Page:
Adansonia digitata is a massive tree of the African landscape. Its overpowering presence has intrigued the minds of people living in its habitat for many generations. Many legends and myths surround it in folklore.
A small part of the baobab distribution area lies in the far north of South Africa, in part of the Limpopo Province. It is more prevalent beyond the South African northern border in tropical Africa.
The bark shows a variety of colours ranging from pale pink, red-brown and coppery to grey. The bark texture is mostly smooth with irregular folds and undulations. The leaves on a mature tree such as the one in picture are digitate with five to nine leaflets. Saplings have simple leaves while the leaves on young trees become trifoliolate. This has given rise to a myth among rural people that baobabs appear on the land suddenly, miraculously as mature trees; the younger versions not being recognised for what they are.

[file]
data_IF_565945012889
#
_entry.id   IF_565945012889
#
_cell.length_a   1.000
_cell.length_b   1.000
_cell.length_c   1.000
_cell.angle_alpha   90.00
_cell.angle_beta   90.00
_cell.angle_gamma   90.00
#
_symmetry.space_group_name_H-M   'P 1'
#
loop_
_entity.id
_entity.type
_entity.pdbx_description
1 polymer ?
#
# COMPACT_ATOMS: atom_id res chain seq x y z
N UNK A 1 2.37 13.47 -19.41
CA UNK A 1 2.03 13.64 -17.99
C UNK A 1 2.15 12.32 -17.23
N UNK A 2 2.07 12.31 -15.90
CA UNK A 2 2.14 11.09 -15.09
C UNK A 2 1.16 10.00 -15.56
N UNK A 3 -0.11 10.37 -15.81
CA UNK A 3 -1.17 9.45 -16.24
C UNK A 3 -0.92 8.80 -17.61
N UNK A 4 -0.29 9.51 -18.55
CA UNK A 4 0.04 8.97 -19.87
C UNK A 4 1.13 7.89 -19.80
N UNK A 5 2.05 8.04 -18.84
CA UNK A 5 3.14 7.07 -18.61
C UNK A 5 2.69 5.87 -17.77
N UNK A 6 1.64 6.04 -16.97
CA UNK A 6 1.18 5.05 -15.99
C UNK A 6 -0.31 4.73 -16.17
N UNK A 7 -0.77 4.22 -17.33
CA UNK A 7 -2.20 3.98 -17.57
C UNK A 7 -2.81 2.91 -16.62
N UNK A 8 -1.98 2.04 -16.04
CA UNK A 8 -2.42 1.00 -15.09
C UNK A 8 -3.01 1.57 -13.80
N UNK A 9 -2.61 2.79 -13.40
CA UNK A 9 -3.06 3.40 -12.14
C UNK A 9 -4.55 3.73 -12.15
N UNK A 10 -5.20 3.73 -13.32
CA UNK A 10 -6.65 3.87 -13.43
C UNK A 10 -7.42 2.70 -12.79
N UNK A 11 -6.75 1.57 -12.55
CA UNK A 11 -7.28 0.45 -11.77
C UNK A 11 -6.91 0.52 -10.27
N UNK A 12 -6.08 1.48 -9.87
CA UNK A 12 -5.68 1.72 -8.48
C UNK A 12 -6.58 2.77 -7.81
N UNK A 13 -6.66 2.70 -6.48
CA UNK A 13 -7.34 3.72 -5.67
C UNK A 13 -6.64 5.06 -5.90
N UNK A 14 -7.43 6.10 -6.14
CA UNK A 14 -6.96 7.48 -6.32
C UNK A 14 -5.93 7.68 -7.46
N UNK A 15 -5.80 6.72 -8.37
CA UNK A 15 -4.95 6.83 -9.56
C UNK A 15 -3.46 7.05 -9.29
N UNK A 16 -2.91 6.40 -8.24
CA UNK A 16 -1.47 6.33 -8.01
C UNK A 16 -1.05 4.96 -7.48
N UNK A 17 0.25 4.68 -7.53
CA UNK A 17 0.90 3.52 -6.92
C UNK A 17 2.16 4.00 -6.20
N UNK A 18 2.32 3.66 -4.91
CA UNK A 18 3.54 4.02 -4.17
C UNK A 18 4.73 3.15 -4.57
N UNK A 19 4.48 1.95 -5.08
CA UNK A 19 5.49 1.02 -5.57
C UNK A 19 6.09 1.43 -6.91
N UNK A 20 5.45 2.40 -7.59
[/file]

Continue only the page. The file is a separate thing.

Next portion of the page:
Trees like this one of the Limpopo Valley is these days threatened by rampant coal mining in the area, sometimes failing to find a place for nature conservation in its core business strategy. Environmental impact considerations are mostly treated as irrelevant irritations for which the half-hearted Government needs to be only superficially placated (Coates Palgrave, 2002).